- The Washington Times - Tuesday, November 1, 2011

U.S. and British officials argued against global regulation of the Internet on Tuesday, telling an international conference in London that transparency, diversity and innovation on the Web are key to the prosperity and freedom it brings.

“No citizen of any country should be subject to a repressive global code when they send an email or post a comment to a news article,” Vice President Joseph R. Biden told representatives of 60 governments via video from Washington.

“In our quest for security … we cannot sacrifice the openness” that makes the Internet so powerful, he said.

Secretary of State Hillary Rodham Clinton had been scheduled to attend the two-day event - the first global intergovernmental conference on cyberspace - but stayed in Washington at the last minute Monday to be with her ailing mother, Dorothy Rodham, who died Tuesday at age 92.

Mr. Biden rejected calls for a U.N. code of conduct for the Internet.

That “would lead to a fragmented Internet, one that does not connect people but divides them; a stagnant cyberspace, not an innovative one, and ultimately a less secure cyberspace with less trust among nations,” he said.

He added that to enjoy the benefits of the Internet, nations had to embrace the openness it brought.

“Those countries that try to have it both ways by making the Internet closed to free expression but open for business will find that this is no easy task,” Mr. Biden said.

“There isn’t a separate social Internet, political Internet and economic Internet. They are all one. It’s simply the Internet.”

It was message echoed by British officials.

“Nothing could be more fatal or self-defeating than the heavy hand of state control on the Internet,” Foreign Secretary William Hague said.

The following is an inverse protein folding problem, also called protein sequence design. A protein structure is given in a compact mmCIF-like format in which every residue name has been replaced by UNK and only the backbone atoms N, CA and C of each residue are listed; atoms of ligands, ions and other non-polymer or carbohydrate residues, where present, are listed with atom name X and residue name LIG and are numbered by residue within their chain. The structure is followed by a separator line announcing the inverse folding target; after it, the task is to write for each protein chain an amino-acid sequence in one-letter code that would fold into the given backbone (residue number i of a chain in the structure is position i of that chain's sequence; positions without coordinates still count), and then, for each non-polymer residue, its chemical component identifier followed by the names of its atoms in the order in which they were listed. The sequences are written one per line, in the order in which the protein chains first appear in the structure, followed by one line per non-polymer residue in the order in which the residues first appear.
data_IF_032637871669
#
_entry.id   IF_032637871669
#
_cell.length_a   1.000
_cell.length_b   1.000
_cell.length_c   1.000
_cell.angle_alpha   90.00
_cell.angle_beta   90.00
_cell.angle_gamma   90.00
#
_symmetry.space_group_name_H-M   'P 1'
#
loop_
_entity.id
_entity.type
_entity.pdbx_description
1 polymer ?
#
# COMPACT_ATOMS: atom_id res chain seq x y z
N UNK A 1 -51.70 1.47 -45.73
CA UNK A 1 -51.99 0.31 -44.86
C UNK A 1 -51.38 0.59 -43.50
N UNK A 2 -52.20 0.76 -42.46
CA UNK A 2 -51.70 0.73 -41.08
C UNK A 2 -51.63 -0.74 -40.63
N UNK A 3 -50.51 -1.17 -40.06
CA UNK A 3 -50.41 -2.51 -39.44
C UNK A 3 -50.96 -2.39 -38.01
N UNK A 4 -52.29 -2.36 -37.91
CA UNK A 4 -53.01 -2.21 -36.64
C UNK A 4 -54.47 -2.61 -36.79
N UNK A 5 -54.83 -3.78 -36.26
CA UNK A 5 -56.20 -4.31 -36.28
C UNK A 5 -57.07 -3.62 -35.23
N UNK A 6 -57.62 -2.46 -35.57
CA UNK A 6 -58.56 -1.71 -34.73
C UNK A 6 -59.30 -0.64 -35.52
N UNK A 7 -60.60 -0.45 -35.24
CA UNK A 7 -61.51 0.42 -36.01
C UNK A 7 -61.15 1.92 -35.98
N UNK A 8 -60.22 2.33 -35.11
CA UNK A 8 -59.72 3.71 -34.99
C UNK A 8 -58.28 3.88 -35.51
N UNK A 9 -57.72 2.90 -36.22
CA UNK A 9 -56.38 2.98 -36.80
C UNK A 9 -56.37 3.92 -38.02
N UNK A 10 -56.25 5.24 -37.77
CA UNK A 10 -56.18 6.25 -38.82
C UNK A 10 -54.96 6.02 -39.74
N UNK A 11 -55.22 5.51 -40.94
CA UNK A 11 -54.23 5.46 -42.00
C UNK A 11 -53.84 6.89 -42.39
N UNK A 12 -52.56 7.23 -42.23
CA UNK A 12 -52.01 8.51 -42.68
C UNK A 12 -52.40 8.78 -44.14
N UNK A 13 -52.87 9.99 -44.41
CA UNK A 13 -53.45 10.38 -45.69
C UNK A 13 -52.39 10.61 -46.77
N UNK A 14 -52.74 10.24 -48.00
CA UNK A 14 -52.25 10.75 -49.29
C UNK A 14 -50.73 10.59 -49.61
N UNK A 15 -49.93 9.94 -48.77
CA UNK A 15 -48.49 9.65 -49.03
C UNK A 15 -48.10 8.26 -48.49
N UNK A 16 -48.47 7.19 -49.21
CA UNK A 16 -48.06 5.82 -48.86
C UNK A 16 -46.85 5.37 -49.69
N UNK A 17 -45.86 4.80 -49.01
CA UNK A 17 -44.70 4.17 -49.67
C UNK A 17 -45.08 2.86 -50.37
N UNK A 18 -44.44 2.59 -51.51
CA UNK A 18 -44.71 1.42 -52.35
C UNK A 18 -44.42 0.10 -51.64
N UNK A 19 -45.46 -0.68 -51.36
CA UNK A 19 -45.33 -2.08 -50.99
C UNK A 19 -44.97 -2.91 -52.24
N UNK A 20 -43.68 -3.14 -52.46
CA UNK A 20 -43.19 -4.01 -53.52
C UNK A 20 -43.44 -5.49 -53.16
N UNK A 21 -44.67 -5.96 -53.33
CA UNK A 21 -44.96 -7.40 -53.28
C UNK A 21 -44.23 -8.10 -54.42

He said Britain had proposed “seven principles as a basis for more effective cooperation” among governments, businesses and nonprofit organizations.

The seven principles include the need for governments to act “proportionately … and in accordance with international law” in cyberspace, the universal right to access the Internet, the right to privacy and to the protection of intellectual property, and the need for “collective action” by governments to tackle cybercrime.

The principles also call for promoting “a competitive environment which ensures a fair return on investment in networks, services and content” and “ensuring cyberspace remains open to innovation and the free flow of ideas,” Mr. Hague said.

A senior State Department official, briefing reporters in advance of the conference, said the United States opposes the idea of more global regulation of the Internet by treaties as well as by the United Nations.

“We’ve had proposals about treaties for cyber-arms control in the past, for treaties that try to lock in some government control of the Internet,” the official said. “And I don’t think a treaty really is the way to go.”

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